Stocks can and will still go down, but all that idle cash will dampen things a bit. Credit Suisse notes that by one measure, the money supply in the developed world is growing 6% faster than nominal GDP. That's consistent with a 10% to 15% boost in global stocks.

Also, there hasn't been a lot of overinvestment in any particular area of the economy. There is no excess fat -- such as too many condos in Miami and Las Vegas (as in the last business cycle) -- that will need to be trimmed. The corporate sector has cut its cost profile to the bone via head-count reductions and lower wages. Households have focused on paying off debt.

A turn to stocks?

And finally, stocks are attractively priced in a long-term, historical context. If bond prices are hurt over the next few months, as I expect, the valuations of stocks relative to bonds will only improve. Right now, the equity risk premium -- the extra return people are demanding to hold stocks rather than government bonds -- is roughly 6.5%, versus a historical norm of 4%. As stocks move lower, this measure will increase.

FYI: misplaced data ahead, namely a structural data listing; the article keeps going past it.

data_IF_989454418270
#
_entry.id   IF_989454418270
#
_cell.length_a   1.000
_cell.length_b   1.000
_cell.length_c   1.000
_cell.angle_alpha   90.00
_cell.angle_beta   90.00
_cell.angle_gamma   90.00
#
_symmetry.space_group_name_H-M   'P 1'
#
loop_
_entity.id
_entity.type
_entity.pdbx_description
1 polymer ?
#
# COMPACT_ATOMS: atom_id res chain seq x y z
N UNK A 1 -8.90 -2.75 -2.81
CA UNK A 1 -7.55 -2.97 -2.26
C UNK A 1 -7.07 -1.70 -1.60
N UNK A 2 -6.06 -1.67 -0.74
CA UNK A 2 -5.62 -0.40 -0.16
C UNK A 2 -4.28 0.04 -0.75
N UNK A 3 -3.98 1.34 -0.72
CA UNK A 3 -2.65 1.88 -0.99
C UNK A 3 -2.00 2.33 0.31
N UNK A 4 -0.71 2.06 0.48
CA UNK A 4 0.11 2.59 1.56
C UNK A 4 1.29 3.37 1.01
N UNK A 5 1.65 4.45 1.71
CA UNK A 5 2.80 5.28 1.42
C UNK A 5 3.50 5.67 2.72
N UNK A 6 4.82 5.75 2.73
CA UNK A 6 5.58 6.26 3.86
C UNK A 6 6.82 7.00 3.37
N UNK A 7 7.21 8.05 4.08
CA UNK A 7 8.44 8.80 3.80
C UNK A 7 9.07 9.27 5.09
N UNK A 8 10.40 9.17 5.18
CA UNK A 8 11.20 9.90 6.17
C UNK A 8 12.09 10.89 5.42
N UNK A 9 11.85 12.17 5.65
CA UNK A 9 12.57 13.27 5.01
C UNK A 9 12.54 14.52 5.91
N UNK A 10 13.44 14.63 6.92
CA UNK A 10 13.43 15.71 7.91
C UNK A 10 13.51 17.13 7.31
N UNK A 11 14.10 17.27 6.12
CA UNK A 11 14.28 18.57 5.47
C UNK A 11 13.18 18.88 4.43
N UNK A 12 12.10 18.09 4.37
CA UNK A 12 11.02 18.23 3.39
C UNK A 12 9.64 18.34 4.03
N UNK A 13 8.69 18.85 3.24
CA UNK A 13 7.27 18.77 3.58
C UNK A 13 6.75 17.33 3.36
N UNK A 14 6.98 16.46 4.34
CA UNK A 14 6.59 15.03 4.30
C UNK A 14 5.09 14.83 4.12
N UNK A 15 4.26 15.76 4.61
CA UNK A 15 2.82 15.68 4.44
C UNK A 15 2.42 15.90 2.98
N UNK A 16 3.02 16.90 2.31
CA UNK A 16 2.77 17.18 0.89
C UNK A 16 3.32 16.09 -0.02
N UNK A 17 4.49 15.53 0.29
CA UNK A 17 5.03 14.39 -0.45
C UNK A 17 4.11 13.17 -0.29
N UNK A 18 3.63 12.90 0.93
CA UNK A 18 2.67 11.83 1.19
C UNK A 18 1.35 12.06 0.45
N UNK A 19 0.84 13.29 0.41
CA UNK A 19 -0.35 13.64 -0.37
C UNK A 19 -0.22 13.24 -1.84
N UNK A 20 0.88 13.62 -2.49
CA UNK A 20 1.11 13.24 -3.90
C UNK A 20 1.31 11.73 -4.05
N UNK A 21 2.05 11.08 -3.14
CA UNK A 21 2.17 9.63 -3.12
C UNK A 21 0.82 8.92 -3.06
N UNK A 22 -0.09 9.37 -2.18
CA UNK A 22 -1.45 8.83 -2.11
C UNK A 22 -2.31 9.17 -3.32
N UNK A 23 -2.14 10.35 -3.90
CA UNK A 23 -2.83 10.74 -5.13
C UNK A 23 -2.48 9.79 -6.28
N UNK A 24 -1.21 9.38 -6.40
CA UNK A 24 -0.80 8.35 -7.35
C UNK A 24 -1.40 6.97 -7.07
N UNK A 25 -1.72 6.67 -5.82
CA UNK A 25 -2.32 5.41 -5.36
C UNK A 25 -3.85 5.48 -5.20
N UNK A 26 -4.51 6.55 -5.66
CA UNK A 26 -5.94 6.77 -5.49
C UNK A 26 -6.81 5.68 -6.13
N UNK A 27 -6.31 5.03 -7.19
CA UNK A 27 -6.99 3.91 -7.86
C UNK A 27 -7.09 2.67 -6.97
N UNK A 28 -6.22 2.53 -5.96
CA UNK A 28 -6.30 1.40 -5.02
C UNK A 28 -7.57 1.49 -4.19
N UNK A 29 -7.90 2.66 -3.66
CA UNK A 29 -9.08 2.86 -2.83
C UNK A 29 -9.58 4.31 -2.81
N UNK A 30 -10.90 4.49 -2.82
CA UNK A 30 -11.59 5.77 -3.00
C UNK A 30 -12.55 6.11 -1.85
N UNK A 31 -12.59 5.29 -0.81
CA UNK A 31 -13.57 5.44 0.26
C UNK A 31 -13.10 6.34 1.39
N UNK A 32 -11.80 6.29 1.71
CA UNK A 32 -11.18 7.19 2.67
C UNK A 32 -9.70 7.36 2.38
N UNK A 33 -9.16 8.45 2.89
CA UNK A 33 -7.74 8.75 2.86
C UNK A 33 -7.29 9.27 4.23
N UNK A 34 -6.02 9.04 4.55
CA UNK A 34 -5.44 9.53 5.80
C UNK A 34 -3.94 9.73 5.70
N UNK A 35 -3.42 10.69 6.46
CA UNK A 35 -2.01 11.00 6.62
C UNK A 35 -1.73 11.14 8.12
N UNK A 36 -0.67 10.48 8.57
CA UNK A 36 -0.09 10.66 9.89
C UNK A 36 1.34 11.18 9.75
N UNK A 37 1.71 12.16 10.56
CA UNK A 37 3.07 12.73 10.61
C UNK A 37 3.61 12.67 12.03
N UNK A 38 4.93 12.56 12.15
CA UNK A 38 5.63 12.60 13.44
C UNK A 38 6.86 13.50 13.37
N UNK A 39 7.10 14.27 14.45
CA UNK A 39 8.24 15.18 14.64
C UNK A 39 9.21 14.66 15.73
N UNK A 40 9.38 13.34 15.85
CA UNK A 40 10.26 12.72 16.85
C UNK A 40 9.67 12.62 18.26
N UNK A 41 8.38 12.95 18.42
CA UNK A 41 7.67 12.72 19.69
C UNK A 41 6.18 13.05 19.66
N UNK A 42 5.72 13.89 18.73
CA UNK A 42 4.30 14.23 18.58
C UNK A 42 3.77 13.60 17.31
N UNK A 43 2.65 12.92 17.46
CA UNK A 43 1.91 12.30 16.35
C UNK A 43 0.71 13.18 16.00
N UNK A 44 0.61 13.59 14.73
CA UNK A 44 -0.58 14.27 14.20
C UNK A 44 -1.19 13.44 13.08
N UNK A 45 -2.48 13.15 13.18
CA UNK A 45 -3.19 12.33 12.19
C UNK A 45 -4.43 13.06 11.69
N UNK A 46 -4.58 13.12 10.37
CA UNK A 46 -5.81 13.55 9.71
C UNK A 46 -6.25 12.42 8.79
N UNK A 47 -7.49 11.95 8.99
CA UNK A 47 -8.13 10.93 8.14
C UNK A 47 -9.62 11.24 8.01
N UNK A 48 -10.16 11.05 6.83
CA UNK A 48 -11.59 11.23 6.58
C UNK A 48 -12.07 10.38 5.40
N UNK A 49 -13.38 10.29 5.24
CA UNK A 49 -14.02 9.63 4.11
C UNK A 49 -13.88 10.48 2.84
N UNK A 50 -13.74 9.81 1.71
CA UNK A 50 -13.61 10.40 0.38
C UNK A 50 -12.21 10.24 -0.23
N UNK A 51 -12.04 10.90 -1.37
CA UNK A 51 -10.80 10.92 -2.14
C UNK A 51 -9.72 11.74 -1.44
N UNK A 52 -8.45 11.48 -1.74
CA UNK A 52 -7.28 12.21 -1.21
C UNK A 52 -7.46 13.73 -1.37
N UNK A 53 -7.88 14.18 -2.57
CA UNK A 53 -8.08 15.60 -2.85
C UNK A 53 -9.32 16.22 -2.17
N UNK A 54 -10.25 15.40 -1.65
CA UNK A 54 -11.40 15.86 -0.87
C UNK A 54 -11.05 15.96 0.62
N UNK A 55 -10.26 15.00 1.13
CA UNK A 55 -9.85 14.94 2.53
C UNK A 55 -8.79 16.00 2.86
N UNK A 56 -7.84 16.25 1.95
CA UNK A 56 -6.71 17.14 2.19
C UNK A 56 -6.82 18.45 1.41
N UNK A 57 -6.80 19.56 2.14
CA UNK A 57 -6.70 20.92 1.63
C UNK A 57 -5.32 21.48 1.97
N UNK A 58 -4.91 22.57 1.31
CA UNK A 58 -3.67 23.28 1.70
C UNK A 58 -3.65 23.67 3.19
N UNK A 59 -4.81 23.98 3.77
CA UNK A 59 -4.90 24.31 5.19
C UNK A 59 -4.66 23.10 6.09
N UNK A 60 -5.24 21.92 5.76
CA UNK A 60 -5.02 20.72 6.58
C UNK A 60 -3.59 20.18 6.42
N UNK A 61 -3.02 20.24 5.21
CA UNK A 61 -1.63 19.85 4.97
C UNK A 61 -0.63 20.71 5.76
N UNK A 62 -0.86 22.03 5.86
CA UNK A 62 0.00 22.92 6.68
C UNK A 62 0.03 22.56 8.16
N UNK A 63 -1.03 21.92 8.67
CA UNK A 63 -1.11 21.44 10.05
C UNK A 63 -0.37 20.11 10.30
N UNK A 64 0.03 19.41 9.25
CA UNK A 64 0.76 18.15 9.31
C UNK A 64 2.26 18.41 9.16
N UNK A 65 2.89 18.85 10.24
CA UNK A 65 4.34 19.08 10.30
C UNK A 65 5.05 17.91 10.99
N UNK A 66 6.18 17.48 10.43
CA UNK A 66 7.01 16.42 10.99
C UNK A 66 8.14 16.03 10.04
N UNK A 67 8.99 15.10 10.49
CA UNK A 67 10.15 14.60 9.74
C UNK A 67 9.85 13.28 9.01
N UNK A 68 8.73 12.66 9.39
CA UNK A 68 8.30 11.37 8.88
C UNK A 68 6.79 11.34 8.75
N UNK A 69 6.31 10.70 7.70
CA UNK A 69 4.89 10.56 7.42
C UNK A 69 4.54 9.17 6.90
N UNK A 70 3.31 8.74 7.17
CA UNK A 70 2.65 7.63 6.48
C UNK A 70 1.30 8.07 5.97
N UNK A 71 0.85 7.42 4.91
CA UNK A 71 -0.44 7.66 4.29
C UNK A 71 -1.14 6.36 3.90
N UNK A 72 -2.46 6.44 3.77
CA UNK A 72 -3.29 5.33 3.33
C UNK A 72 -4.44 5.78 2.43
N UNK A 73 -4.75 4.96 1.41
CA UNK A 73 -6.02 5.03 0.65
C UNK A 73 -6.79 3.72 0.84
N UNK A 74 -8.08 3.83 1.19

The chart below shows this visually. Looking at stocks versus corporate bonds, the earnings yield (earnings per share divided by stock price) is now just above the yield on corporate bonds for the first time since the late 1970s. That's a reflection of the fact that high-yield bonds have outperformed stocks by 57% since mid-2007. If this difference grows, stocks will be in for a boost.

Stocks vs Bonds